What was I thinking about on the singletrack? Frame geometry, fork offset, tire performance, SS good or bad, steel VS. carbon/ti/alu, lean back more, lean forward more. Overdressed? Underdressed? I actually had to force myself at one point to relax and smile as I entered yet another swoopy corner. What is the deal?
It was not always that way. Now, I have a tendency to overanalyze stuff. It is just a personality trait. Kinda like the character Monk in that crime drama on TV: "It is a blessing...AND a curse" It is what makes me the guy you want sweating the details and prepping stuff. But I remember in years past just riding and not thinking. Just riding and feeling the simple pleasure of the rolling wheels being driven along by gravity and one-rider horsepower. Just riding.
The ride is what it is...the bike is what it is, and to some degree I am what I am. I think it is too much time spent on internet MTB sites debating the merits of this or that bike part or set-up. Too much product analysis. Or, maybe it is bigger than that. Maybe it is the cares of age and the loss of the free feeling of youth and maybe...just maybe it is just a reflection of my life's attitudes overall. I am not sure. But, I am very sure that I need to get back there somehow, back to just riding once I am on the bike and save all the pondering for the garage bench and the fireside post-ride discussions. I need to leave the doubts at the trailhead, forget about rebound settings, fork offset, stem length........
Just riding once again.
Monday, December 8, 2008
Sunday, December 7, 2008
There is an area of the local forest that is so seldom visited by bicyclists, that it is almost weird. I have never, ever, ever seen anyone else there that was not part of the group I was already with. But I am not complaining, mind you. We will just keep it between you and me, OK? OK. Today I rode with KT and Purple Pat.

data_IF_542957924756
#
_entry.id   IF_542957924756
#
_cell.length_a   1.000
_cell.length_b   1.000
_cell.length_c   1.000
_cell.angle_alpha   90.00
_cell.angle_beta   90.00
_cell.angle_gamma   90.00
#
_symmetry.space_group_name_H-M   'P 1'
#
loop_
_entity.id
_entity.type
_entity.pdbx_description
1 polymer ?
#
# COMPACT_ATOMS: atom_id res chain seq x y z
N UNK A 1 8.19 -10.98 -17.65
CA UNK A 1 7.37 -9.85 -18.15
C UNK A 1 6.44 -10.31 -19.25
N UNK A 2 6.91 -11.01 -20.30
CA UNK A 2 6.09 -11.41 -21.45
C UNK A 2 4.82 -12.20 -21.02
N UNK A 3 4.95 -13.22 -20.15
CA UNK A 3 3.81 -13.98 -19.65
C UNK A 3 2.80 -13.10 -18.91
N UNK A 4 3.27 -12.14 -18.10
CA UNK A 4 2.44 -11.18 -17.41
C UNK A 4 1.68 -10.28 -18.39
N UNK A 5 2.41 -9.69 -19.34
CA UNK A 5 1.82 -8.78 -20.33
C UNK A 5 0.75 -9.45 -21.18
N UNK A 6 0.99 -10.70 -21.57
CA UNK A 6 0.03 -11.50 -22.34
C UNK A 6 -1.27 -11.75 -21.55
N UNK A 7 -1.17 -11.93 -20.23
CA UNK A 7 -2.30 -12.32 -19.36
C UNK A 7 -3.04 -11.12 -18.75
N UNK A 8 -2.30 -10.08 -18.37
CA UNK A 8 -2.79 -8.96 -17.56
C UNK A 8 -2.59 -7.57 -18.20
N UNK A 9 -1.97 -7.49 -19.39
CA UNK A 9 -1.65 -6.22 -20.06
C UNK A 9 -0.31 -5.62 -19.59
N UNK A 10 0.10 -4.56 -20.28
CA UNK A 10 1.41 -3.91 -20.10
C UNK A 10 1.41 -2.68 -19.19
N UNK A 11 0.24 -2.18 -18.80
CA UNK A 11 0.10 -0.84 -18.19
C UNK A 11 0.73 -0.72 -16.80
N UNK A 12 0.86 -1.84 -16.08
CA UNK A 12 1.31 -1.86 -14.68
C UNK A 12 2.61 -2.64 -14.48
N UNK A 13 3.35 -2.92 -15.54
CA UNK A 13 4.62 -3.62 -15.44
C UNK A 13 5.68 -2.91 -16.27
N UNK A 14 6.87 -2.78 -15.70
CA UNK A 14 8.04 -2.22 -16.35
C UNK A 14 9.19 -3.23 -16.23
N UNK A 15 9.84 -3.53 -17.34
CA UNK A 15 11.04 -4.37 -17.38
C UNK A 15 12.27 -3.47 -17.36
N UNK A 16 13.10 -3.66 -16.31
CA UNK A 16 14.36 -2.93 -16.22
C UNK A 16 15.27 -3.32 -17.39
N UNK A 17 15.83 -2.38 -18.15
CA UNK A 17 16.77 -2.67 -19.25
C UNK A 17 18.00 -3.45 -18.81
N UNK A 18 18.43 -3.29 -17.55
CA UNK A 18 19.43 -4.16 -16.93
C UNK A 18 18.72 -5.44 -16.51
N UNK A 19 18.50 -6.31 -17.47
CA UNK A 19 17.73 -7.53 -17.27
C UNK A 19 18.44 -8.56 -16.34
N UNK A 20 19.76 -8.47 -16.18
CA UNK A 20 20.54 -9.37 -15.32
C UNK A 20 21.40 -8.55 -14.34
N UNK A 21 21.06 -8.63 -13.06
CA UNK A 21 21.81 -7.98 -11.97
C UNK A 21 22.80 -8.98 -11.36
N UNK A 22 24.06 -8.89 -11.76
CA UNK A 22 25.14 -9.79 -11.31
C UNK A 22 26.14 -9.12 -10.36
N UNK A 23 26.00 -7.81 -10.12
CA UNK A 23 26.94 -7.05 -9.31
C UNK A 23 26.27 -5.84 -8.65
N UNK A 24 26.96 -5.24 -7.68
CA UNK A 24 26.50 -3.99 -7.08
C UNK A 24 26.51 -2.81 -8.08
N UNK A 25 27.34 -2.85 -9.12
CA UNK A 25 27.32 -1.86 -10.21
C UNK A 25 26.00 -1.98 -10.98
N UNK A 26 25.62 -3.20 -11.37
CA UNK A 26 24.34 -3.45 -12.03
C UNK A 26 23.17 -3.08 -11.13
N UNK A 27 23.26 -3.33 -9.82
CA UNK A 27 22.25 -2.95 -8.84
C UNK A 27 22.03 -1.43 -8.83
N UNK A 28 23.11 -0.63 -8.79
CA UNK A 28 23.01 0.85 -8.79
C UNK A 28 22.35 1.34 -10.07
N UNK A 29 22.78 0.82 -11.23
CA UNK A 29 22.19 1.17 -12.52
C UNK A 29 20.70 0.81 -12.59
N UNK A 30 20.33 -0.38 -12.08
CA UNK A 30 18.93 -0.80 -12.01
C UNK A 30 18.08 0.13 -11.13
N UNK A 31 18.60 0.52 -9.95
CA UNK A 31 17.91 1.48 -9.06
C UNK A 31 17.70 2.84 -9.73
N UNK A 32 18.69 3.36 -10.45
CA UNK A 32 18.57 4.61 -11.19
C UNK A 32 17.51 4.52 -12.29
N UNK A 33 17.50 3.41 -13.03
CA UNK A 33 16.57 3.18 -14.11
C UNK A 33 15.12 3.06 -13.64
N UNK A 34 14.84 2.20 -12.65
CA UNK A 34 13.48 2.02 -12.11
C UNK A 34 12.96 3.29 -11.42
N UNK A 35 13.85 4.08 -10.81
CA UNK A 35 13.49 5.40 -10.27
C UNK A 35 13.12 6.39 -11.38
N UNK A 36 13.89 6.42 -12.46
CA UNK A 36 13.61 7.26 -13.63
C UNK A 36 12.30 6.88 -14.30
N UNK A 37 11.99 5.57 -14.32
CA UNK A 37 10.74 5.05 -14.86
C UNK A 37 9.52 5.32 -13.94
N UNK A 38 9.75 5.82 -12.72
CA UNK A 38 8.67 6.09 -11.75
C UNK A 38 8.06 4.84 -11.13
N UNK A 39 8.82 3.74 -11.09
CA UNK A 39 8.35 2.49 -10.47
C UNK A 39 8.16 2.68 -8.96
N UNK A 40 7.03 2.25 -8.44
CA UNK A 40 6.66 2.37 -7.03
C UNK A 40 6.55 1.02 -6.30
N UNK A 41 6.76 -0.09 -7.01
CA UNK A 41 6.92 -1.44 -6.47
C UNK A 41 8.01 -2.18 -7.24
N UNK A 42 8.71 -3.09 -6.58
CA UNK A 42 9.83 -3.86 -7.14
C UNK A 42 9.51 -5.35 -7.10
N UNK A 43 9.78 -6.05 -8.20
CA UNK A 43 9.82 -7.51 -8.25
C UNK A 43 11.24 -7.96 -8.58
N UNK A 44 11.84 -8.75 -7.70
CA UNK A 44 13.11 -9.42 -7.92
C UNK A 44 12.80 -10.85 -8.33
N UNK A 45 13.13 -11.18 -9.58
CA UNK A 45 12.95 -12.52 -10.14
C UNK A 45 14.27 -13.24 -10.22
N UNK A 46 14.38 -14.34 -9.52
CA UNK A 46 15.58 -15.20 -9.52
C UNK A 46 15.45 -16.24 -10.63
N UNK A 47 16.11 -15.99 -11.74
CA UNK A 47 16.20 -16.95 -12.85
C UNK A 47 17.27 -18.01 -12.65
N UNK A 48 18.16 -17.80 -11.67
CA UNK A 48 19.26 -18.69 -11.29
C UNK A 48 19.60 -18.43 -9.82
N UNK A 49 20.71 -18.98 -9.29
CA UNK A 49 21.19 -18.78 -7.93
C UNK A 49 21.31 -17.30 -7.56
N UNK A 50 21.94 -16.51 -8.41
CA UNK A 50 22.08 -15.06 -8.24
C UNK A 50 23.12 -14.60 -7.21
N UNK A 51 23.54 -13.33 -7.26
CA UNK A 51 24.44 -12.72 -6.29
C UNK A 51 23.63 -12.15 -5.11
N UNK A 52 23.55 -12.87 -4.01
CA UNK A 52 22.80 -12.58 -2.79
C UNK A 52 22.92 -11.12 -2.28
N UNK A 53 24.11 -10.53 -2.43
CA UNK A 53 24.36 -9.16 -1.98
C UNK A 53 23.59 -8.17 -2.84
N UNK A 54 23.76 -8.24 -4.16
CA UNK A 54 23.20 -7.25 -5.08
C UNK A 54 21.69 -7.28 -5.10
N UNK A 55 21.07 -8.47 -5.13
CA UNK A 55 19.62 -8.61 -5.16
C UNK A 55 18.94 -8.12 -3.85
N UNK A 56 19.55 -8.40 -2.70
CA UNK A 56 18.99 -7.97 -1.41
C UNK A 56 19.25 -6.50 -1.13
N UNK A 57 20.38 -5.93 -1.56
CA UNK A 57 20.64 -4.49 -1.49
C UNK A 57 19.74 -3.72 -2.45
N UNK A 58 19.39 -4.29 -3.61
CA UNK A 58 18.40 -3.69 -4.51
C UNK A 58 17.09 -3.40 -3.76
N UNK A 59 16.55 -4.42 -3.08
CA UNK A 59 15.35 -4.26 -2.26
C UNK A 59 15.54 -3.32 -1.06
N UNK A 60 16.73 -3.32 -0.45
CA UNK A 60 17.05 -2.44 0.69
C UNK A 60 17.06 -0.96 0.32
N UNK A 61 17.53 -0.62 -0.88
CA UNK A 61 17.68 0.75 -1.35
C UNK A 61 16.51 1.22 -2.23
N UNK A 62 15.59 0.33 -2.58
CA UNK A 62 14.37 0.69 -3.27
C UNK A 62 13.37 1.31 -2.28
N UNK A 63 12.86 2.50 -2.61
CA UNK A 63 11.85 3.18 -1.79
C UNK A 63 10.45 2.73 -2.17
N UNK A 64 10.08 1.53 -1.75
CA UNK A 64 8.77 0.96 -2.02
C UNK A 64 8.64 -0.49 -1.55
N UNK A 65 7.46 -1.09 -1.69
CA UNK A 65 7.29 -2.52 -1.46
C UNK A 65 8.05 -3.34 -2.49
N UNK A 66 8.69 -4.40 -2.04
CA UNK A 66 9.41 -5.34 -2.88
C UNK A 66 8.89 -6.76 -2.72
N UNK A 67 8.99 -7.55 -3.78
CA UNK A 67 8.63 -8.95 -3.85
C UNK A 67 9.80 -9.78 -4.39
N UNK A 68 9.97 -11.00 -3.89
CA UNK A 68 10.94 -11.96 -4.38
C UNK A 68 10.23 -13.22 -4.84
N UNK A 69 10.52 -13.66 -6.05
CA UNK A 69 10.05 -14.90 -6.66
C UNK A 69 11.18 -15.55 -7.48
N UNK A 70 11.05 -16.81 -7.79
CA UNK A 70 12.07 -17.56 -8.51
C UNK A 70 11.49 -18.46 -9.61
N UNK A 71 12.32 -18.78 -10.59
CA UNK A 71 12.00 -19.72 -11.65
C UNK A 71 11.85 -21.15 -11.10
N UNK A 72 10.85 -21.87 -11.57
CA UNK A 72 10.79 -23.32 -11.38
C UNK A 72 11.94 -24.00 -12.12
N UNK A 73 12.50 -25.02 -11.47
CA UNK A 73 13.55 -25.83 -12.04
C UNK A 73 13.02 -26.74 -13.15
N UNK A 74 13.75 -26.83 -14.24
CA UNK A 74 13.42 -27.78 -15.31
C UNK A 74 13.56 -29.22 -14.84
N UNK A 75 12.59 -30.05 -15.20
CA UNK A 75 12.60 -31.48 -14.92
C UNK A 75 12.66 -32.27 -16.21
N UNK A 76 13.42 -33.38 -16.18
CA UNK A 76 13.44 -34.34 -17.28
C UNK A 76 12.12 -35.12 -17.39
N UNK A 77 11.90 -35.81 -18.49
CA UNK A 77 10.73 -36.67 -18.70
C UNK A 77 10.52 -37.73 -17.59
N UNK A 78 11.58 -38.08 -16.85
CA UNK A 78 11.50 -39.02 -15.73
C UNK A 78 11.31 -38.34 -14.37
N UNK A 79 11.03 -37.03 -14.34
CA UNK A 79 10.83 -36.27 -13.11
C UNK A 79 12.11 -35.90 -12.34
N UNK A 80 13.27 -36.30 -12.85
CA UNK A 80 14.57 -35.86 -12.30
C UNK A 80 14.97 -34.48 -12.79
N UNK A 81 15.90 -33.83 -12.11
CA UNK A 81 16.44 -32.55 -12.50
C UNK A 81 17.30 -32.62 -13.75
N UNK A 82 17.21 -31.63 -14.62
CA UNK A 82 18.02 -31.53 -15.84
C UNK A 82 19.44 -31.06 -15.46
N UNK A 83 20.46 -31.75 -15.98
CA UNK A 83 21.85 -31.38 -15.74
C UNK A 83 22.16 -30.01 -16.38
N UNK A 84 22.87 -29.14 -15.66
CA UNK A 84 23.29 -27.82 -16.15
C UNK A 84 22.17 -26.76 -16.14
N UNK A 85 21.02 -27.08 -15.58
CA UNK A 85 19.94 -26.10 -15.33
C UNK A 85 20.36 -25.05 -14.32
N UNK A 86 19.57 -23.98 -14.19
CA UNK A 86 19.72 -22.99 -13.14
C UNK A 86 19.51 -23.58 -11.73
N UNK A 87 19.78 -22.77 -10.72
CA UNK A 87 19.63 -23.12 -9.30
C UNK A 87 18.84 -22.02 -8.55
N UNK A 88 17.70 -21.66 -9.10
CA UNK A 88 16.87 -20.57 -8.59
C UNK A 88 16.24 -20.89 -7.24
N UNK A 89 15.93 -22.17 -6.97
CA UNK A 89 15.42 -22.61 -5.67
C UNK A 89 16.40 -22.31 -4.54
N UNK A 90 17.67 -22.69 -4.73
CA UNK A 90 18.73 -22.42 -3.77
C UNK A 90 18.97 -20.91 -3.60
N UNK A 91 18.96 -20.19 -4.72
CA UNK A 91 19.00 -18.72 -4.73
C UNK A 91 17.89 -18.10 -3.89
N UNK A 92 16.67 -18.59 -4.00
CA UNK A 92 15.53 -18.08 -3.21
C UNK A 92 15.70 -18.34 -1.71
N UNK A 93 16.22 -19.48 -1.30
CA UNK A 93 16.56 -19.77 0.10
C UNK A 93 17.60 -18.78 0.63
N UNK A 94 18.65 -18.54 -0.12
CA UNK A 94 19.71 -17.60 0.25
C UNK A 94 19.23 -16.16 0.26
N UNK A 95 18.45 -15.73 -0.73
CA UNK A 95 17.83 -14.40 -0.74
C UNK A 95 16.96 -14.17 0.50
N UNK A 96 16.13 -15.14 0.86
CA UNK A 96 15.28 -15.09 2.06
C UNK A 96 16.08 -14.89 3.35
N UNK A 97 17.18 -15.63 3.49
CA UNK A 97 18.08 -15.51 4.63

It begins on an old, paved road with tons of history (see post
This is KT. Loyal readers may recall I mentioned him in previous blogs. He is still rebuilding his strength and fitness after a serious leg injury and his left leg is still about 2/3 the size of his right. KT did a road century yesterday...a pretty hard one...and then brought out his 29er Orbea SS and proceeded to spank me in the climb and really, the whole ride. Mercy. Here he is happy because he is unaware that I am considering pushing him over the culvert behind him.
Snacks at the top.
Soon we hit the singletrack and spent the next 2 hours winding up and down and around the shoulder of the mountain. The recent rains had packed down the sandy soil and green grass was just beginning to show. Dark and almost primeval feeling in parts, the trail stays under a canopy of old oaks for most of the ride, swooping and twisting and diving like a good trail should. It is not a cruise though and on the SS, it purt the hurt on us more than a few times. 3 hours of great stuff and a morning well spent with friends on bikes in a beautiful place.
The SS is such a cruel and tantalizing mistress. It promises to be simple and quiet and easy and whispers things like "I am all you need" in your ear. Then, once you get it out on the ride, it brings out the whip. I mean, why do I do that to myself? That is not really a terribly hard climb on a geared bike. Not at all. On the SS it is another thing altogether. Once at the top, the pain is forgotten and the challenge of finding the right line, less braking into the corners, sitting, standing, keeping momentum and attacking the trail all are such a part of the game on the SS. I am not really good at it yet, but I am working on it.